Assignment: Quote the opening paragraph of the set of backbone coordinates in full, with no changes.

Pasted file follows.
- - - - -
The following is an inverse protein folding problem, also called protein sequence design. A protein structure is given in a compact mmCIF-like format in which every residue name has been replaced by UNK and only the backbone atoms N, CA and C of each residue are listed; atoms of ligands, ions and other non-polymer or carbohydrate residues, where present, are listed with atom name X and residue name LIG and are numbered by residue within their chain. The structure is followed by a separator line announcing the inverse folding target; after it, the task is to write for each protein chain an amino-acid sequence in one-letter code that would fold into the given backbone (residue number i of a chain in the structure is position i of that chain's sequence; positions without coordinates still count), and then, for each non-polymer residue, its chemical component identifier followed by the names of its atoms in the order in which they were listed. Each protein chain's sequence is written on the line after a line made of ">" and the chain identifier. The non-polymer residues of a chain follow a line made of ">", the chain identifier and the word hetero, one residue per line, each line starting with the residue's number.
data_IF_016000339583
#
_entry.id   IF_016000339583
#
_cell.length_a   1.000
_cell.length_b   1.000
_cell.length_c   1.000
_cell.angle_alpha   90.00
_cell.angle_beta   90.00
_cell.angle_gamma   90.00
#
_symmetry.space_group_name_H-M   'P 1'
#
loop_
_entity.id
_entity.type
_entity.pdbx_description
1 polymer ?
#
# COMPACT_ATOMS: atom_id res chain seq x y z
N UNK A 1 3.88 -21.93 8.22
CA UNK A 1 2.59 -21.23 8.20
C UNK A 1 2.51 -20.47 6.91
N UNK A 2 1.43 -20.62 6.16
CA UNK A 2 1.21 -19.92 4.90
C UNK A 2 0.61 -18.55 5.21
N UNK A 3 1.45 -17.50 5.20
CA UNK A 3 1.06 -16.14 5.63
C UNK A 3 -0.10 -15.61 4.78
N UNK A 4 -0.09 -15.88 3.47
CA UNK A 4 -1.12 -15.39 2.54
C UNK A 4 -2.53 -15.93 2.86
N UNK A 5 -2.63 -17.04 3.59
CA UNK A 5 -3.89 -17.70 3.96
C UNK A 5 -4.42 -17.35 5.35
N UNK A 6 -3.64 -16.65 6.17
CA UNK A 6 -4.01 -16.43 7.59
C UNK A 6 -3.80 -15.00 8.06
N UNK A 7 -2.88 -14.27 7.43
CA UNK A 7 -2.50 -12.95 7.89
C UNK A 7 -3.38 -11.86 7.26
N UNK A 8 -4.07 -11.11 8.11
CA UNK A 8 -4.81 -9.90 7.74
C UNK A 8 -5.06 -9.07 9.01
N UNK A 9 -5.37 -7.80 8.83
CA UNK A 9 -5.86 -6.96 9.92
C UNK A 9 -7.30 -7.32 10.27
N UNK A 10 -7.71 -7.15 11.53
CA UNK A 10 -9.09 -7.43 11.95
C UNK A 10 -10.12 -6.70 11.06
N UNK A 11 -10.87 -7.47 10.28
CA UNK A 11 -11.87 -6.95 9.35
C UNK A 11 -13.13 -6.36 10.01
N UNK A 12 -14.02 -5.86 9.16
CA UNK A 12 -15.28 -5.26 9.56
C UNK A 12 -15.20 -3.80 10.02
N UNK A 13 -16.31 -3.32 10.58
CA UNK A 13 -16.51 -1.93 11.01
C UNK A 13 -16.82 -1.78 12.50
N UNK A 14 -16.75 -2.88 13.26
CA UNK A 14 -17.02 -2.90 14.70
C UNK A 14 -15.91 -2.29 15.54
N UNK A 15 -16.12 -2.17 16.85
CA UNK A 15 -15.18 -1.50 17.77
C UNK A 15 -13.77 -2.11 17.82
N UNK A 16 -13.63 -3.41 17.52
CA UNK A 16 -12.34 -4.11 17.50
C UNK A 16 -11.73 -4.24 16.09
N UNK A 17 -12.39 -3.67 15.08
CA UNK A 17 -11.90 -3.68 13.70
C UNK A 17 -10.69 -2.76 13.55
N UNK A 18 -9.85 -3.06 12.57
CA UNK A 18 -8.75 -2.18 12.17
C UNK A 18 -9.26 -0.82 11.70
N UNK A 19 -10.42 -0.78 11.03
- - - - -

The following is an inverse protein folding problem, also called protein sequence design. A protein structure is given in a compact mmCIF-like format in which every residue name has been replaced by UNK and only the backbone atoms N, CA and C of each residue are listed; atoms of ligands, ions and other non-polymer or carbohydrate residues, where present, are listed with atom name X and residue name LIG and are numbered by residue within their chain. The structure is followed by a separator line announcing the inverse folding target; after it, the task is to write for each protein chain an amino-acid sequence in one-letter code that would fold into the given backbone (residue number i of a chain in the structure is position i of that chain's sequence; positions without coordinates still count), and then, for each non-polymer residue, its chemical component identifier followed by the names of its atoms in the order in which they were listed. Each protein chain's sequence is written on the line after a line made of ">" and the chain identifier. The non-polymer residues of a chain follow a line made of ">", the chain identifier and the word hetero, one residue per line, each line starting with the residue's number.